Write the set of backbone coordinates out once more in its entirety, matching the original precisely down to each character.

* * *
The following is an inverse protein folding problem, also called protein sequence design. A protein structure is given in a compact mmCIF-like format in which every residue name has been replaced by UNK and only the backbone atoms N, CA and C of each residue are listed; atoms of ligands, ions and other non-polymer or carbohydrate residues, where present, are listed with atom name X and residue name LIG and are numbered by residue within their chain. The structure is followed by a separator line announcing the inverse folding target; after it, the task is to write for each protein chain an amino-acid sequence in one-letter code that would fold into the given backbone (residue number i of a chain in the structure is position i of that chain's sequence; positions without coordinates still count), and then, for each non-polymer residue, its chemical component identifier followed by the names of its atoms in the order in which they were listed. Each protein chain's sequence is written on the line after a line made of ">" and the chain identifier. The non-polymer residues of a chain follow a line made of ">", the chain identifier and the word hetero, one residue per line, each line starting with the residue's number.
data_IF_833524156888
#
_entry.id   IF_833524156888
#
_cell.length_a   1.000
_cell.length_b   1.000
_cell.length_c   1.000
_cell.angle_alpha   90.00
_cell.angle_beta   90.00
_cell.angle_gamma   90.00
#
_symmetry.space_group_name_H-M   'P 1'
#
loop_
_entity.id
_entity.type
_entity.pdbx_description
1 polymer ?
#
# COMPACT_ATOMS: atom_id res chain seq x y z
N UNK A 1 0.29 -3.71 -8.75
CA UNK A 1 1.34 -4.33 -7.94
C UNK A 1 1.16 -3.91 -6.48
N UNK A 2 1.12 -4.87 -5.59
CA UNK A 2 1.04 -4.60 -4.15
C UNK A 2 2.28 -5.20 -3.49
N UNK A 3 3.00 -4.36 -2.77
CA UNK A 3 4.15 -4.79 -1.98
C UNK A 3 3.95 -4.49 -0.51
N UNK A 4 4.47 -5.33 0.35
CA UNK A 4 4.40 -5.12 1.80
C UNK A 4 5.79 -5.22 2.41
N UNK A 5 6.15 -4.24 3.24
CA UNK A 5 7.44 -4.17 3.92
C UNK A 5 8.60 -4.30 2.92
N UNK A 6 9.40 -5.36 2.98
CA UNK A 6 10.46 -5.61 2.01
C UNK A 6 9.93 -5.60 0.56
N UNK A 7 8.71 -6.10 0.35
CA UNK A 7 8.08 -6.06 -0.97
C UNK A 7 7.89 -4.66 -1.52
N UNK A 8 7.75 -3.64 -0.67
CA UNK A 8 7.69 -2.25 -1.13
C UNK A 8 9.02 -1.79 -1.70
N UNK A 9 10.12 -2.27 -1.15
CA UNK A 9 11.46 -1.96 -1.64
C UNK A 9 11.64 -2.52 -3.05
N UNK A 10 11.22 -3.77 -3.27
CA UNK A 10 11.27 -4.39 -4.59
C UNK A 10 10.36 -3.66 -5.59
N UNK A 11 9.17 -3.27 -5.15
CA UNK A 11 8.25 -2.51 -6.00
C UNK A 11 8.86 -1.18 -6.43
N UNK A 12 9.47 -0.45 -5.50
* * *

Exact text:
The following is an inverse protein folding problem, also called protein sequence design. A protein structure is given in a compact mmCIF-like format in which every residue name has been replaced by UNK and only the backbone atoms N, CA and C of each residue are listed; atoms of ligands, ions and other non-polymer or carbohydrate residues, where present, are listed with atom name X and residue name LIG and are numbered by residue within their chain. The structure is followed by a separator line announcing the inverse folding target; after it, the task is to write for each protein chain an amino-acid sequence in one-letter code that would fold into the given backbone (residue number i of a chain in the structure is position i of that chain's sequence; positions without coordinates still count), and then, for each non-polymer residue, its chemical component identifier followed by the names of its atoms in the order in which they were listed. Each protein chain's sequence is written on the line after a line made of ">" and the chain identifier. The non-polymer residues of a chain follow a line made of ">", the chain identifier and the word hetero, one residue per line, each line starting with the residue's number.
data_IF_833524156888
#
_entry.id   IF_833524156888
#
_cell.length_a   1.000
_cell.length_b   1.000
_cell.length_c   1.000
_cell.angle_alpha   90.00
_cell.angle_beta   90.00
_cell.angle_gamma   90.00
#
_symmetry.space_group_name_H-M   'P 1'
#
loop_
_entity.id
_entity.type
_entity.pdbx_description
1 polymer ?
#
# COMPACT_ATOMS: atom_id res chain seq x y z
N UNK A 1 0.29 -3.71 -8.75
CA UNK A 1 1.34 -4.33 -7.94
C UNK A 1 1.16 -3.91 -6.48
N UNK A 2 1.12 -4.87 -5.59
CA UNK A 2 1.04 -4.60 -4.15
C UNK A 2 2.28 -5.20 -3.49
N UNK A 3 3.00 -4.36 -2.77
CA UNK A 3 4.15 -4.79 -1.98
C UNK A 3 3.95 -4.49 -0.51
N UNK A 4 4.47 -5.33 0.35
CA UNK A 4 4.40 -5.12 1.80
C UNK A 4 5.79 -5.22 2.41
N UNK A 5 6.15 -4.24 3.24
CA UNK A 5 7.44 -4.17 3.92
C UNK A 5 8.60 -4.30 2.92
N UNK A 6 9.40 -5.36 2.98
CA UNK A 6 10.46 -5.61 2.01
C UNK A 6 9.93 -5.60 0.56
N UNK A 7 8.71 -6.10 0.35
CA UNK A 7 8.08 -6.06 -0.97
C UNK A 7 7.89 -4.66 -1.52
N UNK A 8 7.75 -3.64 -0.67
CA UNK A 8 7.69 -2.25 -1.13
C UNK A 8 9.02 -1.79 -1.70
N UNK A 9 10.12 -2.27 -1.15
CA UNK A 9 11.46 -1.96 -1.64
C UNK A 9 11.64 -2.52 -3.05
N UNK A 10 11.22 -3.77 -3.27
CA UNK A 10 11.27 -4.39 -4.59
C UNK A 10 10.36 -3.66 -5.59
N UNK A 11 9.17 -3.27 -5.15
CA UNK A 11 8.25 -2.51 -6.00
C UNK A 11 8.86 -1.18 -6.43
N UNK A 12 9.47 -0.45 -5.50